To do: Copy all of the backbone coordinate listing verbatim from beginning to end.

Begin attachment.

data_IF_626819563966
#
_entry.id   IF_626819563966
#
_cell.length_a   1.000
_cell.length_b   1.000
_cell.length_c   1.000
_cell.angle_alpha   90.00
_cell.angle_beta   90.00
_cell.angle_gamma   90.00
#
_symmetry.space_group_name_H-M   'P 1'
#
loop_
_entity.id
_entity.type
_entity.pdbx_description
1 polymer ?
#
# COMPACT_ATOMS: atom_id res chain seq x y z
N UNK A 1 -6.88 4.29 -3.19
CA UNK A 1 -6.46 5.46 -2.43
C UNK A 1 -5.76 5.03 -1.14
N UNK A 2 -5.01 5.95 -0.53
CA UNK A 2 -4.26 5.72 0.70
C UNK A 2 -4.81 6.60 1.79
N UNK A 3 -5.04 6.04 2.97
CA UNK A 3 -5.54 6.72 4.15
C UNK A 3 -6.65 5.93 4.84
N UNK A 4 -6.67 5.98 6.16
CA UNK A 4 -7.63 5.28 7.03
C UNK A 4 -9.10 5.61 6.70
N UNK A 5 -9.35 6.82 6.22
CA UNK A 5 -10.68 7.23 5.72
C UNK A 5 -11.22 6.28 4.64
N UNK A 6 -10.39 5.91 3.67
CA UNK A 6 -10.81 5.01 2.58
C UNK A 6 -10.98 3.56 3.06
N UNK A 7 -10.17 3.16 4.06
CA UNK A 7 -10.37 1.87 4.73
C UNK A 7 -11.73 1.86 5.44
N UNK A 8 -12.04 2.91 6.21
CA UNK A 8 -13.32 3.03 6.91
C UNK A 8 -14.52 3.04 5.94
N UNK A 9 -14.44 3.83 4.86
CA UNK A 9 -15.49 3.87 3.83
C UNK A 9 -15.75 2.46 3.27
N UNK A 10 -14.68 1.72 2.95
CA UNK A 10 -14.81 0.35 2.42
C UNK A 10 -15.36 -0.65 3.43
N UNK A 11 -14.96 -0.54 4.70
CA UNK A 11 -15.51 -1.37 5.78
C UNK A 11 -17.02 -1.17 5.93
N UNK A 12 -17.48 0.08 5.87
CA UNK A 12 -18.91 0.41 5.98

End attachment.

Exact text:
data_IF_626819563966
#
_entry.id   IF_626819563966
#
_cell.length_a   1.000
_cell.length_b   1.000
_cell.length_c   1.000
_cell.angle_alpha   90.00
_cell.angle_beta   90.00
_cell.angle_gamma   90.00
#
_symmetry.space_group_name_H-M   'P 1'
#
loop_
_entity.id
_entity.type
_entity.pdbx_description
1 polymer ?
#
# COMPACT_ATOMS: atom_id res chain seq x y z
N UNK A 1 -6.88 4.29 -3.19
CA UNK A 1 -6.46 5.46 -2.43
C UNK A 1 -5.76 5.03 -1.14
N UNK A 2 -5.01 5.95 -0.53
CA UNK A 2 -4.26 5.72 0.70
C UNK A 2 -4.81 6.60 1.79
N UNK A 3 -5.04 6.04 2.97
CA UNK A 3 -5.54 6.72 4.15
C UNK A 3 -6.65 5.93 4.84
N UNK A 4 -6.67 5.98 6.16
CA UNK A 4 -7.63 5.28 7.03
C UNK A 4 -9.10 5.61 6.70
N UNK A 5 -9.35 6.82 6.22
CA UNK A 5 -10.68 7.23 5.72
C UNK A 5 -11.22 6.28 4.64
N UNK A 6 -10.39 5.91 3.67
CA UNK A 6 -10.81 5.01 2.58
C UNK A 6 -10.98 3.56 3.06
N UNK A 7 -10.17 3.16 4.06
CA UNK A 7 -10.37 1.87 4.73
C UNK A 7 -11.73 1.86 5.44
N UNK A 8 -12.04 2.91 6.21
CA UNK A 8 -13.32 3.03 6.91
C UNK A 8 -14.52 3.04 5.94
N UNK A 9 -14.44 3.83 4.86
CA UNK A 9 -15.49 3.87 3.83
C UNK A 9 -15.75 2.46 3.27
N UNK A 10 -14.68 1.72 2.95
CA UNK A 10 -14.81 0.35 2.42
C UNK A 10 -15.36 -0.65 3.43
N UNK A 11 -14.96 -0.54 4.70
CA UNK A 11 -15.51 -1.37 5.78
C UNK A 11 -17.02 -1.17 5.93
N UNK A 12 -17.48 0.08 5.87
CA UNK A 12 -18.91 0.41 5.98